In spite of incredible advances in modern science, technology and allopathic medicine at large we are unable to provide quality healthcare to all. Traditional medicine particularly herbal medicine considered as a major healthcare provider around the globe particularly in rural and remote areas. A large section of people depends on such medicine for their primary healthcare mainly in underdeveloped or developing countries. Indian traditional medicinal system like Ayurveda, Siddha and Unani has a very rich history of their effectiveness; modern research has also acknowledged the importance of such medicine. Indian traditional medicine or medicinal plants are also considered as a vital source of new drugs. Mainstreaming of traditional medicine is important for the people. Several steps have been taken in India to promote such medicine and integrate them into clinical practice. The incorporation of evidence based Indian traditional medicine in clinical practice will help to provide quality healthcare to all.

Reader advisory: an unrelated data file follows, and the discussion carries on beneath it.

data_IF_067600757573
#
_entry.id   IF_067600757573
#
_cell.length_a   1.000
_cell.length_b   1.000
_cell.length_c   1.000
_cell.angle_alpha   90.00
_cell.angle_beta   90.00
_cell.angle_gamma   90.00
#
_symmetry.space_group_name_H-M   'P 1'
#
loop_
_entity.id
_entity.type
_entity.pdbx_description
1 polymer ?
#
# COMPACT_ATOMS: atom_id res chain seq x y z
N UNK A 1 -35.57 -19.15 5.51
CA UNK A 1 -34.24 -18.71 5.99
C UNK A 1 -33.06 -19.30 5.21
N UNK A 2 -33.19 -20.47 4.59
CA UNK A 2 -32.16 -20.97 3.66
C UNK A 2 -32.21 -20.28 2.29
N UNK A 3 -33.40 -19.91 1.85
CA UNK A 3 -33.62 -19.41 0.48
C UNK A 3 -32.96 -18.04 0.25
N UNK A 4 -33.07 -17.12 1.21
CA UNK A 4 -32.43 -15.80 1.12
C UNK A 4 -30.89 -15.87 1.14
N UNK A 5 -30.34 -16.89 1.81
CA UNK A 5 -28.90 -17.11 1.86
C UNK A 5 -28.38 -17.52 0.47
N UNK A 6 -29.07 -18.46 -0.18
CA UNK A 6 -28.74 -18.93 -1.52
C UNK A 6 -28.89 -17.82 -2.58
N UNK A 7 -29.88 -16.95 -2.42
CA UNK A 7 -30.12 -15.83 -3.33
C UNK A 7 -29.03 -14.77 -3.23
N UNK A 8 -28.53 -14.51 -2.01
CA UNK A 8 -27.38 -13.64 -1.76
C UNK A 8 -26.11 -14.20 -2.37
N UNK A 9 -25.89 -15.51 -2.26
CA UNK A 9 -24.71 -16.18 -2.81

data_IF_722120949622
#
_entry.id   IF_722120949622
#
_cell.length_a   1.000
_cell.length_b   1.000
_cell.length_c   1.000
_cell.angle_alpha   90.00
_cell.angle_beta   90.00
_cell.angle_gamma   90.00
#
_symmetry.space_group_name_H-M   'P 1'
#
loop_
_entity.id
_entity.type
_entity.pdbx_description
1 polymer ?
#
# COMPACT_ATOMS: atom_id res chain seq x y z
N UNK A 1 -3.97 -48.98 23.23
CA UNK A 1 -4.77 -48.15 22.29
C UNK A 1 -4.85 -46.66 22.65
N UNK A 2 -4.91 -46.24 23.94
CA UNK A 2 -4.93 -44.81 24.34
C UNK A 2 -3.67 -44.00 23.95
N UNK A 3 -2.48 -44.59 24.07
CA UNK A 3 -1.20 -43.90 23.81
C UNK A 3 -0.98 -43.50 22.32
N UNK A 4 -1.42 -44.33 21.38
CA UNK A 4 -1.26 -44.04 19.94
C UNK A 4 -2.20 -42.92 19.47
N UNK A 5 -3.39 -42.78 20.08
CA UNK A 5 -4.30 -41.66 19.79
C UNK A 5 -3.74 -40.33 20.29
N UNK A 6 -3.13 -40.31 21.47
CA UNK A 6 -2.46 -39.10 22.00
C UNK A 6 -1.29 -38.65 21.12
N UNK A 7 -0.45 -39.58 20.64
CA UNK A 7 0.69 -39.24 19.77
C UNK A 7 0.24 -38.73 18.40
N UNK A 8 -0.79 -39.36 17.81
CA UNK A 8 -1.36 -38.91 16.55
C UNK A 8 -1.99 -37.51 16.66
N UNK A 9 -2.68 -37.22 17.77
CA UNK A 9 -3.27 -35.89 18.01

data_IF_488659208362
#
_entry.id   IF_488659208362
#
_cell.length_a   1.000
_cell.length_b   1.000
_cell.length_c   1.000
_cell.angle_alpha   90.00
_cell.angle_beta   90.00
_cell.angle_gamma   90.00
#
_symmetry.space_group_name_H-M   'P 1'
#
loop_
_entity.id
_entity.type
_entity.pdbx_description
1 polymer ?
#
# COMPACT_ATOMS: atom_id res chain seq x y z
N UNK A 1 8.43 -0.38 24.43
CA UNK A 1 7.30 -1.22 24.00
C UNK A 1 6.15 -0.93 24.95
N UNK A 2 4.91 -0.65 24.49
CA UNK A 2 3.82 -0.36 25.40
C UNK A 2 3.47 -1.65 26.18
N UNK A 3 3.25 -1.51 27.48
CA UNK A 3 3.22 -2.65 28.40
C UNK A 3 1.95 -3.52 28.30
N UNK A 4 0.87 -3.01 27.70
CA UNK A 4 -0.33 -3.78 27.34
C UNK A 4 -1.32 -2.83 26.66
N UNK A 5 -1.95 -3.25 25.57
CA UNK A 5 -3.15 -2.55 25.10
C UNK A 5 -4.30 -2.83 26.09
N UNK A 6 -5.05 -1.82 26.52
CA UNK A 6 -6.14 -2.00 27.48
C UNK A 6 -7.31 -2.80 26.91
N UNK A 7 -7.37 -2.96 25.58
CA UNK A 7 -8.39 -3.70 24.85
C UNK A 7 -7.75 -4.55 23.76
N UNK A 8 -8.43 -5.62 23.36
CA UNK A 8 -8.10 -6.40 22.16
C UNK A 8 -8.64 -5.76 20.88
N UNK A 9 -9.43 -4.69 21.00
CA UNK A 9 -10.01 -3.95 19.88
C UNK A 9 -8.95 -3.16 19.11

The evolution of society has been parallel to the history of medicines. Humans have been continually striving to create increasingly powerful medicines to combat pathogens and disorders in order to ensure survival and longevity. The arms in this perennial struggle have always been provided by nature. Since prehistoric times, humans have used natural products, such as plants, animals, microorganisms, and marine organisms, in medicines to alleviate and treat diseases. According to fossil records, the human use of plants as medicines may be traced back at least 60,000 years. The use of natural products as medicines must, of course, have presented a tremendous challenge to early humans. It is highly probable that when seeking food, early humans often consumed poisonous plants, which led to vomiting, diarrhea, coma, or other toxic reactions — perhaps even death. However, in this way, early humans were able to develop knowledge about edible materials and natural medicines. Subsequently, humans invented fire, learned how to make alcohol, developed religions, and made technological breakthroughs, and they learned how to develop new drugs. Traditional medicines make use of natural products and are of great importance. Such forms of medicine as Ayurveda, Unani, Siddha, Traditional Chinese Medicine (TCM), folk medicine of Africa, etc employ natural products and have been practiced all over the world for hundreds or even thousands of years, and they have blossomed into orderly-regulated systems of medicine. In their various forms, they may have certain defects, but they are still a valuable repository of human knowledge.